Jacob Sutherland

Associate Justice of the New York Supreme Court of Judicature, 1822-1835
Jacob Sutherland

Jacob Livingston Sutherland was born in Stamford, Dutchess County, NY in 1787. A nephew of the former Chief Judge of New York, Smith Thompson, Sutherland commenced his studies at Yale in 1802, spent three years with the Class of 1806, and graduated in 1807. In his senior year he was one of the editors of the Literary Cabinet. Following graduation, he studied law in the Albany office of Harmanus Bleecker, and then set up practice in Poughkeepsie, NY.

On September 5, 1811, he married Frances, the daughter of Chancellor John Lansing, and in 1818 he moved to North Blenheim, in Schoharie County, to manage the large landed estates belonging to Chancellor Lansing and himself in that area.

Appointed District Attorney for the United States for the Northern District of New York in 1819, Jacob Sutherland was a delegate to the 1821 Constitutional Convention where he distinguished himself in debate. When the new constitution was adopted by the people in 1822, Mr. Sutherland was elected to the New York State Senate but he declined the office to accept a seat on the bench of the New York Supreme Court of Judicature. He served on the Court for fourteen years and during that time was the author of over 700 opinions. In Hart v. City of Albany, he wrote the main opinion of the Court of Errors affirming Chancellor Walworth’s opinion that citizens have the right to use a public waterway for navigation but have no right to exclusively occupy any part of it.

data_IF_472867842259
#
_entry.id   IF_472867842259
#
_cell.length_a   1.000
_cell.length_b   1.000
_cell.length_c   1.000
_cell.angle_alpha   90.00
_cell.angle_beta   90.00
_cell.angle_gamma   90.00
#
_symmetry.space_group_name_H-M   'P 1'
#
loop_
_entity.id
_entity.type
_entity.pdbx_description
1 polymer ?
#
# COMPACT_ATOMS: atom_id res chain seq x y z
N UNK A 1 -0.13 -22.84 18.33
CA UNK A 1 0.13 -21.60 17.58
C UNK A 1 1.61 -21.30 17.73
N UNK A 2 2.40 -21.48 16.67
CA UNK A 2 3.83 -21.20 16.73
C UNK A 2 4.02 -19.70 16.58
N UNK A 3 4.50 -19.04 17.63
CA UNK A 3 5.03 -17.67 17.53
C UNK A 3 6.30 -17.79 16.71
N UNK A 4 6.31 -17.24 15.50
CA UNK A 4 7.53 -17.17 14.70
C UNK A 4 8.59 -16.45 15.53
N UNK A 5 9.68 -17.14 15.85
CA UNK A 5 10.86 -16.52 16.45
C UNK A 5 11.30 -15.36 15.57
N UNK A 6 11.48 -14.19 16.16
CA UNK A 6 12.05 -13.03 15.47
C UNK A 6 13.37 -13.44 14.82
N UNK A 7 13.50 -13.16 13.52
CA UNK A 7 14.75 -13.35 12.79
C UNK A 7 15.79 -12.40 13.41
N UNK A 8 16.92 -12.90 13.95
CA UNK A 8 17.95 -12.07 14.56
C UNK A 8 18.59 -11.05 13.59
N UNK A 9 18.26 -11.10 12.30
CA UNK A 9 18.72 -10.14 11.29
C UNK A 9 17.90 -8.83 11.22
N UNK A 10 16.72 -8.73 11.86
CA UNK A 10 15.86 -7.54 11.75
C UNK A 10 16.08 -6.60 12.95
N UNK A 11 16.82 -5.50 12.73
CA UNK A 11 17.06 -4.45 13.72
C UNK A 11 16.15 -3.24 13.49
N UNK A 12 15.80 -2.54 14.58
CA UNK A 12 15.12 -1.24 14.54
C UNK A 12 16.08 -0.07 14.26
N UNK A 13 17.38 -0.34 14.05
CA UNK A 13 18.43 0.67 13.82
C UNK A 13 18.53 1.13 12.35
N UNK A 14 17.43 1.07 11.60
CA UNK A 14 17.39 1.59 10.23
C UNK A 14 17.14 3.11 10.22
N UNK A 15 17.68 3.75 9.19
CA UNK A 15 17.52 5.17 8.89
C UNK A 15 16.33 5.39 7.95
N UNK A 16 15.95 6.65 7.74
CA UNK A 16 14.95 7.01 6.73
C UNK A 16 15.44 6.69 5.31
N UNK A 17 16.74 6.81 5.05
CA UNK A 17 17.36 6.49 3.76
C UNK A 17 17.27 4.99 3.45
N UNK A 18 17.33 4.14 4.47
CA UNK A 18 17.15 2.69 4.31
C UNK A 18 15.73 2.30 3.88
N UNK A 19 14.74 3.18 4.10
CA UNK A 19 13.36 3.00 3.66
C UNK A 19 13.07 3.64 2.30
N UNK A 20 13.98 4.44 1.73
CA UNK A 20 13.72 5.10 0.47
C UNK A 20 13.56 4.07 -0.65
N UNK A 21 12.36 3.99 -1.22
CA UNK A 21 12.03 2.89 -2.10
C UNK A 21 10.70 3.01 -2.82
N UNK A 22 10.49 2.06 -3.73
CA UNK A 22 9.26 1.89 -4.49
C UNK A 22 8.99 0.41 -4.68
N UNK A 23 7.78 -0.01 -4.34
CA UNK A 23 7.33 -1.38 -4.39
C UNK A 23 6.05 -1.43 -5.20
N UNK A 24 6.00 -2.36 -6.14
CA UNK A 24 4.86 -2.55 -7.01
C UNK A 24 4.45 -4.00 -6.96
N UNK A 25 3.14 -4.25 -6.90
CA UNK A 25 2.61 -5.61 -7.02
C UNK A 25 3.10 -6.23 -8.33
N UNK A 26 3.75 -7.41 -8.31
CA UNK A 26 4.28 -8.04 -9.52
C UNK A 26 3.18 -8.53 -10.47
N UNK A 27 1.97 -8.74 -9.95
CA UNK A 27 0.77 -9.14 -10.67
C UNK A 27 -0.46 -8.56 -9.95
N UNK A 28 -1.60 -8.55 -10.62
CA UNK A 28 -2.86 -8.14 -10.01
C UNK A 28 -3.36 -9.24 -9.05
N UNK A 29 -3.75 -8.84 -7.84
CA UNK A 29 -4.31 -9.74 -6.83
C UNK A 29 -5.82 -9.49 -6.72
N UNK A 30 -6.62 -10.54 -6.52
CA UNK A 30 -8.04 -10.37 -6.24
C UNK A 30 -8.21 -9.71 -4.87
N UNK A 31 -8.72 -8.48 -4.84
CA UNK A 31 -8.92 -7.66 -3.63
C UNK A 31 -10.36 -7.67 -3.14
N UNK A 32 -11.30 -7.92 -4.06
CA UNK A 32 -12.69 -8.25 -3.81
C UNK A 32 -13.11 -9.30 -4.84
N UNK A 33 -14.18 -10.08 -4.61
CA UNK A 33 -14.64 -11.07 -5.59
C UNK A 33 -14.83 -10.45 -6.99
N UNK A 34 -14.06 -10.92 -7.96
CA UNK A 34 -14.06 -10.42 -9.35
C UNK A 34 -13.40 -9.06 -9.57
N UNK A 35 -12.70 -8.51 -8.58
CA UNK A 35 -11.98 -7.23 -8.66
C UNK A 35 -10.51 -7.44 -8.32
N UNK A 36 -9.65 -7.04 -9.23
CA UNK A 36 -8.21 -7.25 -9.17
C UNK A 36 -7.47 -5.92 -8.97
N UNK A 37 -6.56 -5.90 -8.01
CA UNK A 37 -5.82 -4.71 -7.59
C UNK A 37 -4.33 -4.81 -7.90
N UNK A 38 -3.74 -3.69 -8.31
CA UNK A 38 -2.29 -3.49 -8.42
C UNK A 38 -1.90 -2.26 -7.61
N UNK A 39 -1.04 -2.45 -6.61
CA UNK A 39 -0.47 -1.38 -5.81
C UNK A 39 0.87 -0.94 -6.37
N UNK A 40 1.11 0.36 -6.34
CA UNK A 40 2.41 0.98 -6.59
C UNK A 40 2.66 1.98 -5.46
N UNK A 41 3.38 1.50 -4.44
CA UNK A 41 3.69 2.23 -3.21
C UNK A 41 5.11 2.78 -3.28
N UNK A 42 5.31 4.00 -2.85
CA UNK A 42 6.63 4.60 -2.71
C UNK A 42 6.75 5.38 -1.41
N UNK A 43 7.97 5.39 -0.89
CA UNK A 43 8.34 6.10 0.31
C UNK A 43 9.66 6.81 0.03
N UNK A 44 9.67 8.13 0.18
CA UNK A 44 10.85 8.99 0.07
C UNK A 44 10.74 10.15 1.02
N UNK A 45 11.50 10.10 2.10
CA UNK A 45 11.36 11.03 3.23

Justice Sutherland resigned from the bench in October 1835, to accept the office of Clerk of the New York Supreme Court of Judicature, at Geneva, NY, an office that provided a higher salary. In 1836, Sutherland was a Presidential Elector, and in the same year he received the honorary degree of LL.D. from Columbia College.

In failing health, Jacob Sutherland spent the winter of 1844-45 in the West Indies. On his journey home, he suffered his final illness and died at Albany on May 13, 1845. Tributes paid to him indicate that he was a learned lawyer, an able, impartial, independent judge and a man of "genius and elegant literary attainments."


SOURCE

Franklin Bowditch Dexter. Biographical Sketches of the Graduates of Yale College with Annals of the College History: September 1805-September 1815 (1912).